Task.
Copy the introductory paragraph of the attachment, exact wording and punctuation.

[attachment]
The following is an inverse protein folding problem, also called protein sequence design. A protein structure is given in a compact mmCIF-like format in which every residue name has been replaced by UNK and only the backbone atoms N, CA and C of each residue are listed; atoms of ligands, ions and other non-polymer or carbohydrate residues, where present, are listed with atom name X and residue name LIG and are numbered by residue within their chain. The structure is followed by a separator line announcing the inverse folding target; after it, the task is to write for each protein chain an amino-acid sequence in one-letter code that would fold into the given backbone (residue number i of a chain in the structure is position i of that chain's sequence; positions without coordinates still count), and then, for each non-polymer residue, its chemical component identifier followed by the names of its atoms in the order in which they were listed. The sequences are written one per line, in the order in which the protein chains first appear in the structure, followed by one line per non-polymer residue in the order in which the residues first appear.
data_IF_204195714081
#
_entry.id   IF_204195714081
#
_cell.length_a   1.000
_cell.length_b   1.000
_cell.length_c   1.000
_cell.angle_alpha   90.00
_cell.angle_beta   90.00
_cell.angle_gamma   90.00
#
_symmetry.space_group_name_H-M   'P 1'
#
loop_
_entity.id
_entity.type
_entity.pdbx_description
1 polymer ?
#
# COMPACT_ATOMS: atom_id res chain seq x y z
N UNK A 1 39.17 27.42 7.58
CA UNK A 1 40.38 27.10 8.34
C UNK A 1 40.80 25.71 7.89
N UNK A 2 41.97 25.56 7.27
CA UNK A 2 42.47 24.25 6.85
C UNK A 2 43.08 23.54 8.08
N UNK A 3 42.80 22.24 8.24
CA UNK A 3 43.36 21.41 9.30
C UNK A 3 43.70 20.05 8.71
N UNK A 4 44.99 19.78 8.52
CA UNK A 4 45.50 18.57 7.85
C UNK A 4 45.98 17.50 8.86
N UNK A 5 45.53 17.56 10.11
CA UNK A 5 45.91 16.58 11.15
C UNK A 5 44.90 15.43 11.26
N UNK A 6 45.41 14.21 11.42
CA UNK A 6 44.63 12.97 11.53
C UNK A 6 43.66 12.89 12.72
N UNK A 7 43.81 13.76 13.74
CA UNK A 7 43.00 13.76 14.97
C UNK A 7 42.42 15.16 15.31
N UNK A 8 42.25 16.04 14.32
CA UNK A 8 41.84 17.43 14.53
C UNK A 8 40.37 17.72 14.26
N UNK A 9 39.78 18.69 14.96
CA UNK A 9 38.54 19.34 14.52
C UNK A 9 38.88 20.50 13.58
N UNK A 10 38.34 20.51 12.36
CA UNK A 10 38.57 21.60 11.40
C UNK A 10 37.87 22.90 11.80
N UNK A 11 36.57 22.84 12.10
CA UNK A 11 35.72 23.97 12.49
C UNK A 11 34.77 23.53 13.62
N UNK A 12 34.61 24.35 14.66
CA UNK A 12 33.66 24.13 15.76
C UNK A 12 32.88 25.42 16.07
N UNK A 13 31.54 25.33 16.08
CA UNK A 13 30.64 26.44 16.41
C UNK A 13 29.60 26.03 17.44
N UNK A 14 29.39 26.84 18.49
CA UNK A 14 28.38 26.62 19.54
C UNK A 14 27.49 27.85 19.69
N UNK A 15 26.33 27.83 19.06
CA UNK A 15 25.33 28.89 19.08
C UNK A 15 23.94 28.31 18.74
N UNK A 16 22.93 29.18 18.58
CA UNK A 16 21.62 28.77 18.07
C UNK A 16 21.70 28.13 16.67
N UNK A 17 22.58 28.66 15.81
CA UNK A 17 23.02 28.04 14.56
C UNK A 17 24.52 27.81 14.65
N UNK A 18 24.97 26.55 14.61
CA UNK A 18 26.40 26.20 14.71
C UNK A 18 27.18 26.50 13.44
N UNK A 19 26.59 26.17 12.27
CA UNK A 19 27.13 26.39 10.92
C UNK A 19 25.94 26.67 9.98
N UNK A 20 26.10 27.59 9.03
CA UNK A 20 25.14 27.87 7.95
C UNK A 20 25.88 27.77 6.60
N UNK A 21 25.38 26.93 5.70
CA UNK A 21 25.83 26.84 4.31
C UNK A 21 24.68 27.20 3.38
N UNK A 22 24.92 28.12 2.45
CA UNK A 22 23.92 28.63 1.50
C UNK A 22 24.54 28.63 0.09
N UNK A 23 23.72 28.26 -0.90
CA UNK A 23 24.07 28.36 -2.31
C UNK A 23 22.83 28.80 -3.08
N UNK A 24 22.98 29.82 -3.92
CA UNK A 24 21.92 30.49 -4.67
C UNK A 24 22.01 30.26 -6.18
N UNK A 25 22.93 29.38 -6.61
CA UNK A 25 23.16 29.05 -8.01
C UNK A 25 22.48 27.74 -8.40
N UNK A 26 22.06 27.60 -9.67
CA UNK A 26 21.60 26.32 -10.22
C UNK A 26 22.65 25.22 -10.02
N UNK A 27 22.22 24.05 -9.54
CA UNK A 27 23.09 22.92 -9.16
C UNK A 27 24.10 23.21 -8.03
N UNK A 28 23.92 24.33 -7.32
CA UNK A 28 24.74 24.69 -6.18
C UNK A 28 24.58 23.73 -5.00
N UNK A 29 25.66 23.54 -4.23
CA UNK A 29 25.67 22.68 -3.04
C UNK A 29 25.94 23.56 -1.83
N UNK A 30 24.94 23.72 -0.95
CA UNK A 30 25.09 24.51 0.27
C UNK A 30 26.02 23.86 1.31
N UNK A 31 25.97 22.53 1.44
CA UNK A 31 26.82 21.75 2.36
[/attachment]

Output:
The following is an inverse protein folding problem, also called protein sequence design. A protein structure is given in a compact mmCIF-like format in which every residue name has been replaced by UNK and only the backbone atoms N, CA and C of each residue are listed; atoms of ligands, ions and other non-polymer or carbohydrate residues, where present, are listed with atom name X and residue name LIG and are numbered by residue within their chain. The structure is followed by a separator line announcing the inverse folding target; after it, the task is to write for each protein chain an amino-acid sequence in one-letter code that would fold into the given backbone (residue number i of a chain in the structure is position i of that chain's sequence; positions without coordinates still count), and then, for each non-polymer residue, its chemical component identifier followed by the names of its atoms in the order in which they were listed. The sequences are written one per line, in the order in which the protein chains first appear in the structure, followed by one line per non-polymer residue in the order in which the residues first appear.